Search records

First World War internee watercolour of Knockaloe Camp

Date made: 1915-1918

Description: A watercolour view of Knockaloe camp by P.O. Flugge showing the waterlogged conditions in the camp. The sketch shows the internees walking in ankle and calf deep water and two internees are carrying or collecting buckets of water from the tap at the end of the hut. The view shows three huts and the barbed wire fence in the background. The watercolour sketch is mounted onto a sheet of brown card.

During the First World War (1914-1918) the Isle of Man was used as an internment base for civilian ‘enemy aliens’. They were held in two camps, a requisitioned holiday camp in Douglas and a purpose built camp located at Knockaloe near Peel on the west coast of the Island. These held at their peaks over 4,000 and 23,000 men in some cases for nearly five years between opening in 1914 and final closure in 1919. Over 30,000 men passed through Knockaloe between 1914 and 1917, more than the population of Douglas. Other historic names referring to the camp include Knockaloe P.O.W. Camp, Knockaloe Prisoner of War Camp and Knockaloe Alien Detention Camp.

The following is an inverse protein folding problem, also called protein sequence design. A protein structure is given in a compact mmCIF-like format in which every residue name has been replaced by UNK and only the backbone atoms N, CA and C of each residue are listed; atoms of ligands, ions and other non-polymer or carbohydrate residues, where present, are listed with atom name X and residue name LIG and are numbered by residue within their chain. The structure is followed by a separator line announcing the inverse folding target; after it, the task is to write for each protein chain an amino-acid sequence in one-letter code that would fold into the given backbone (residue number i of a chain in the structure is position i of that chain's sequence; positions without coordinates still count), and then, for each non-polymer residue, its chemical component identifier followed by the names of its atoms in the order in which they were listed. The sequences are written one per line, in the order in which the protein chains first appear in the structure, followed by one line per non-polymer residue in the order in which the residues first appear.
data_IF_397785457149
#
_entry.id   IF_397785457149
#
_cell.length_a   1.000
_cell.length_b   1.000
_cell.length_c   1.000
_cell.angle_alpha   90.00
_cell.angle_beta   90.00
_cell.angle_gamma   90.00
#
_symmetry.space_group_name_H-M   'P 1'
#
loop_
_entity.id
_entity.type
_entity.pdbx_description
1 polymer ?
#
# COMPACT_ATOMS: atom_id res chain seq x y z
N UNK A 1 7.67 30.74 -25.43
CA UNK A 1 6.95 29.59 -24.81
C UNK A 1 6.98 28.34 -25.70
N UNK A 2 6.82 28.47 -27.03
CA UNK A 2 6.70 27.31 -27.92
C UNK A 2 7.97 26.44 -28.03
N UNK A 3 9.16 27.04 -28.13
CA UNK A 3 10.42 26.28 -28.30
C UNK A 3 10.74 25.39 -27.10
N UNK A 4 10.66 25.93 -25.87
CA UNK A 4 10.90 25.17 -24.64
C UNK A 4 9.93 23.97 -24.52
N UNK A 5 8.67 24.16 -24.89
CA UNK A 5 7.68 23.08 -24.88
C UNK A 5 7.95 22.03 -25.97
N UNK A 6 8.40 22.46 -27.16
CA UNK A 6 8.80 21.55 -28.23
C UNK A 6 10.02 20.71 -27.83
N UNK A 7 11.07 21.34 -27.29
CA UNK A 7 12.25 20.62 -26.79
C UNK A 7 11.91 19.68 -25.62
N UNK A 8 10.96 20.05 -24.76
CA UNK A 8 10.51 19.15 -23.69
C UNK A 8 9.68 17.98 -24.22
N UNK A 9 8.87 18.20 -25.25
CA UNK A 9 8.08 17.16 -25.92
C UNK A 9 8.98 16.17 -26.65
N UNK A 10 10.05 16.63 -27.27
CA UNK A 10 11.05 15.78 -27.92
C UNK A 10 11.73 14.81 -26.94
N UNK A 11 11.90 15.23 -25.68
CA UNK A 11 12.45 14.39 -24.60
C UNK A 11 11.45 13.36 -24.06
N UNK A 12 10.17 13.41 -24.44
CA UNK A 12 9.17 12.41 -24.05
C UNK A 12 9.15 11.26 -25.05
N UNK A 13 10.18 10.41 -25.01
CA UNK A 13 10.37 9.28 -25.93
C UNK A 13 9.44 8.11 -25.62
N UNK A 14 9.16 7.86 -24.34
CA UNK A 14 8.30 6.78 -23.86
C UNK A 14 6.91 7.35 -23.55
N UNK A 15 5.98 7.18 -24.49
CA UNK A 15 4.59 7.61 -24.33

Measurements: overall: 13 cm x 17.5 cm

Materials: paper

Object name: watercolour painting

Collection: Art Collection

ID number: 2008-0170/13



Optional, not displayed

Manx National Heritage (MNH) will always put you in control of the information we send you. Read our privacy policy